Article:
Smiling woman with eyeglasses using laptop at home.

Three Things a Student Needs to Make the Most of an Online Education

A study we conducted of Calbright’s first student cohort found that people whose goals for their education were specific and compatible with what Calbright provides were significantly happier with their experience.  Students who wanted things we don’t offer were less happy. 

That seems so simple – but experts say it’s one of the key factors in determining whether a student is going to have a good experience at an online college. Students who are just “going to college” are much less likely to thrive in an online environment than students who have a particular goal they really want to achieve.  

This is especially true of working adults.  Our faculty say they can see a significant difference between the engagement of students who are trying to achieve a career goal that we can train them for, and students who are just trying to figure things out.  

“We have a diverse student population and each student comes to us with their own story,” said Professor of Information Technology Ben Ringgenberg. “But successful Calbright Students want to learn more in order to advance in a career. That’s something they have in common.”

As a result, we’re adjusting our admissions process to better serve students whose goals don’t align with our offerings.  We’re not trying to chase those students away – every adult Californian can go to Calbright – but to see if we can match them to a community college or institution that does speak to their passions.

We asked our faculty: in addition to a clear goal that we can help them with, what is it that makes an adult learner successful in an online education?  They had two important answers:

They Know Their Own Learning Style

“Successful students have accurately assessed how they learn,” said Calbright professor of Workforce Readiness Jennifer Smith. “If a student can honestly assess their learning style (and I’m not talking complicated jargon here), then they can communicate that to their instructors who are, hopefully, equipped to support the student.”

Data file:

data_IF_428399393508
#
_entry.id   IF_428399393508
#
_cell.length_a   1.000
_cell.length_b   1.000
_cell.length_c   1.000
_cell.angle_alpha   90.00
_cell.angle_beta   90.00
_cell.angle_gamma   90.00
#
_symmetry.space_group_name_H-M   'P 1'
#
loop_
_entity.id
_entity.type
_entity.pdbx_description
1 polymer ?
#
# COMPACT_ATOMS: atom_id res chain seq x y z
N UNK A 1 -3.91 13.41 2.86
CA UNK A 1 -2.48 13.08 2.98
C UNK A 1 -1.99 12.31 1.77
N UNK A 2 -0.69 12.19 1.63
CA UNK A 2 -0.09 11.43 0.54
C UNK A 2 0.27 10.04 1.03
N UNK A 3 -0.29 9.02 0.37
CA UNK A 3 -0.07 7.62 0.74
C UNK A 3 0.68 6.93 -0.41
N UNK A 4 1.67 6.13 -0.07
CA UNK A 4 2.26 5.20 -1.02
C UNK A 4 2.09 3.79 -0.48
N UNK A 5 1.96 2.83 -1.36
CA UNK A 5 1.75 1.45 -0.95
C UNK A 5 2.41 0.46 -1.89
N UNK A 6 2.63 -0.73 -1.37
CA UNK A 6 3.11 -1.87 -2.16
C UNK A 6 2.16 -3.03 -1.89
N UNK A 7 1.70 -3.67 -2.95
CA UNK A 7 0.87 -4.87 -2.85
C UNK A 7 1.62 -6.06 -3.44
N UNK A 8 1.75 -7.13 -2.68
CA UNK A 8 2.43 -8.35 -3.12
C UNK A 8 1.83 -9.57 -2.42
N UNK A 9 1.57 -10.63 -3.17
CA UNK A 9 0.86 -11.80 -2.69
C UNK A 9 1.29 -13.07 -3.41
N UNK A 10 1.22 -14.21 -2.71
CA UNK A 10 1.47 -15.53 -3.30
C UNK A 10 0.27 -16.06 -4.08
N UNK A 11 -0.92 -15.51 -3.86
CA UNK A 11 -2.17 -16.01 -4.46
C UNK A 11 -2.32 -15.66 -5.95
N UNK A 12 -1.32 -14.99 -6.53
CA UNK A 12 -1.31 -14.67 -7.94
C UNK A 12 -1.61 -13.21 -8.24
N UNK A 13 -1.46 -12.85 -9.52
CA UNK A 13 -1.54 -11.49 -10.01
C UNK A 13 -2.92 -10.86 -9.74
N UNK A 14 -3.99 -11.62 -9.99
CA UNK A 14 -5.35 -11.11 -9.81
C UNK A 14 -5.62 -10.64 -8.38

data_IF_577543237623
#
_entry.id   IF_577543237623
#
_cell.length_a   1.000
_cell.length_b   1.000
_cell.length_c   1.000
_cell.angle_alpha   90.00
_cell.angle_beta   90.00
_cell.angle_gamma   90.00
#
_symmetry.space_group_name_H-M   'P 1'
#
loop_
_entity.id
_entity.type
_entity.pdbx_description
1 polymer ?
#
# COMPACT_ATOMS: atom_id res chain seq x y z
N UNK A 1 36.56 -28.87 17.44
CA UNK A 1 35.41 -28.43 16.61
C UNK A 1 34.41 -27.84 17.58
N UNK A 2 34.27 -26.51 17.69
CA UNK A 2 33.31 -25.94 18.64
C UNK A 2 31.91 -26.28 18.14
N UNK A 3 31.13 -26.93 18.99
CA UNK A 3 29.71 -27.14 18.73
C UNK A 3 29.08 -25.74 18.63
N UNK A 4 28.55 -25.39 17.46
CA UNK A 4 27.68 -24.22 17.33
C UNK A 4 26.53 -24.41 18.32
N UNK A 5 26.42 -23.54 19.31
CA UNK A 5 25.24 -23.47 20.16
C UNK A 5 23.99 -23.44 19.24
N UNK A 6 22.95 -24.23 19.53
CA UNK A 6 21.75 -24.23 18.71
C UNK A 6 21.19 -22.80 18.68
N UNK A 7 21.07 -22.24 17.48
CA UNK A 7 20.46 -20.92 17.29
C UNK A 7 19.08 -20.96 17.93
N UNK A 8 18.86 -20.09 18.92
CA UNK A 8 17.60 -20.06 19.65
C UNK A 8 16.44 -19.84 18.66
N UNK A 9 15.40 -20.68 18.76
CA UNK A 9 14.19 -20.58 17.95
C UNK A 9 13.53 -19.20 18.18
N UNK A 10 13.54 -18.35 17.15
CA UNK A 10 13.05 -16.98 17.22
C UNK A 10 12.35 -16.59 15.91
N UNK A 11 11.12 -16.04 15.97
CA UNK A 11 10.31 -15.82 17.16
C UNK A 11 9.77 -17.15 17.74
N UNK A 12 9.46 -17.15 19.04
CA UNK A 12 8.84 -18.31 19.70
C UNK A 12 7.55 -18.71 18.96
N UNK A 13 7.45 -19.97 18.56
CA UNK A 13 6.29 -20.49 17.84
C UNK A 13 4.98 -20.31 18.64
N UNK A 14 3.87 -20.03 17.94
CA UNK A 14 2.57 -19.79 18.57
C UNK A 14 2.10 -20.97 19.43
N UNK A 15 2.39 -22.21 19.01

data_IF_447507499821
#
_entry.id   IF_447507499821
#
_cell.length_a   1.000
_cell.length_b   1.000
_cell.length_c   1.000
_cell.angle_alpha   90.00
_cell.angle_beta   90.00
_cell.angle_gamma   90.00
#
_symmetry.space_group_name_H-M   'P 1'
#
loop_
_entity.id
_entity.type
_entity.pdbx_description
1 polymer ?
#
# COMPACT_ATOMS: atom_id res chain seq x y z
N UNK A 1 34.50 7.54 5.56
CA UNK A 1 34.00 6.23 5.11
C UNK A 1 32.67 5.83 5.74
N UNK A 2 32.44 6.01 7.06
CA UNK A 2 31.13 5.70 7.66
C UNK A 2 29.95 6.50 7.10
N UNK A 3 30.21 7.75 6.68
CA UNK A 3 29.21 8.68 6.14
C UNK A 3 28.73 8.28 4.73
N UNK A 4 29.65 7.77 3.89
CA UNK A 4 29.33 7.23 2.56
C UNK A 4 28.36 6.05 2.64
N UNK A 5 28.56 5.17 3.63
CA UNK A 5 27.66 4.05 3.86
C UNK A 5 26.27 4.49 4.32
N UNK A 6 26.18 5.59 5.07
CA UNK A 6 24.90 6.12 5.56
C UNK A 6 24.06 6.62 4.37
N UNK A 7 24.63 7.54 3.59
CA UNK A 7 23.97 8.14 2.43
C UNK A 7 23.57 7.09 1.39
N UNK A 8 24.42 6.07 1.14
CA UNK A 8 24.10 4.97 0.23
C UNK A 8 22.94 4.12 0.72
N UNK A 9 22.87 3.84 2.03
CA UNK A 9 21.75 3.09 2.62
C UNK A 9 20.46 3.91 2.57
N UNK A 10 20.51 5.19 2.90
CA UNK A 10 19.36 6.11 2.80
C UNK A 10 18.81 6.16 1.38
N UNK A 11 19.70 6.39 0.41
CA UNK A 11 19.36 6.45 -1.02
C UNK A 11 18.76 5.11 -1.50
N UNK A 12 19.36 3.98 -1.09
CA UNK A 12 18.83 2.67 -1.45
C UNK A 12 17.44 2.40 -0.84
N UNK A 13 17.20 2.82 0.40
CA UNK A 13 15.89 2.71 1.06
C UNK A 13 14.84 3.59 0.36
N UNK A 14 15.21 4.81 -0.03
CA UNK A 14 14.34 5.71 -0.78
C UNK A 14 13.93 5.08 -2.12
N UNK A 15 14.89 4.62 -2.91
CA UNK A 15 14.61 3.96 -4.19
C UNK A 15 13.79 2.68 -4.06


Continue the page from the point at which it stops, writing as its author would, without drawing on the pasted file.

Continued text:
“On the other hand, if a student tells me they are comfortable with a self-paced course, are computer savvy, and are an independent worker, but then that student turns in only one assignment and stops out, I have to wonder if that student told me those things because they thought that’s what I wanted to hear, or if they didn’t understand their own learning style.”  

The fundamental point is that students who know what they need to learn are much more likely to succeed. There are as many ways to learn online as there are in a classroom, and a college like Calbright is able to work with students to make sure they are getting what they need.  But students have to know that about themselves, and express it.

Which brings us to the second thing our faculty say is key to a successful online college experience:

Communication, Communication, Communication

Every Calbright faculty member interviewed emphasized how important it is for students to communicate with their instructors.  Without that, it is easy for simple problems to go unaddressed and turn into a crisis.

“Online learning is not easy just because it is online; if a student hits a wall and then just says, oh, well, I guess this isn’t for me, they may be falling prey to their own fixed mindset,” Smith said.  “Most of us are good at talking ourselves out of tasks that suddenly become difficult when we thought we’d breeze right through.”

But while students need to know how important communication is and work on it, it’s the faculty’s job to make it as easy and convenient as possible.

Professor of Cybersecurity Christopher Burk said he expanded his office hours into nights and weekends to provide working students more opportunities to connect with him over the phone or video conferencing, rather than just exchanging emails or texts. “Only being available to working students during traditional working hours isn’t helpful enough,” he said.

“We should not expect [students] to succeed without support in other areas from their learning institution as well,” said Ringgenberg. “If you want students to communicate, you have to provide opportunities – and model the behavior.”

Put these things together – a clear goal that the college can help you meet, an understanding of how you learn, and the ability to communicate with your instructors – and students are on a course to success and satisfaction with their online education.

Related Blogs

It’s easy to start an online course, but many people have trouble finishing them. In...

It’s long been thought that one of the most practical tools that colleges have to...

When he was studying in Calbright’s IT Support program, Williams Flores noticed something:  some students...

Ready to get rolling?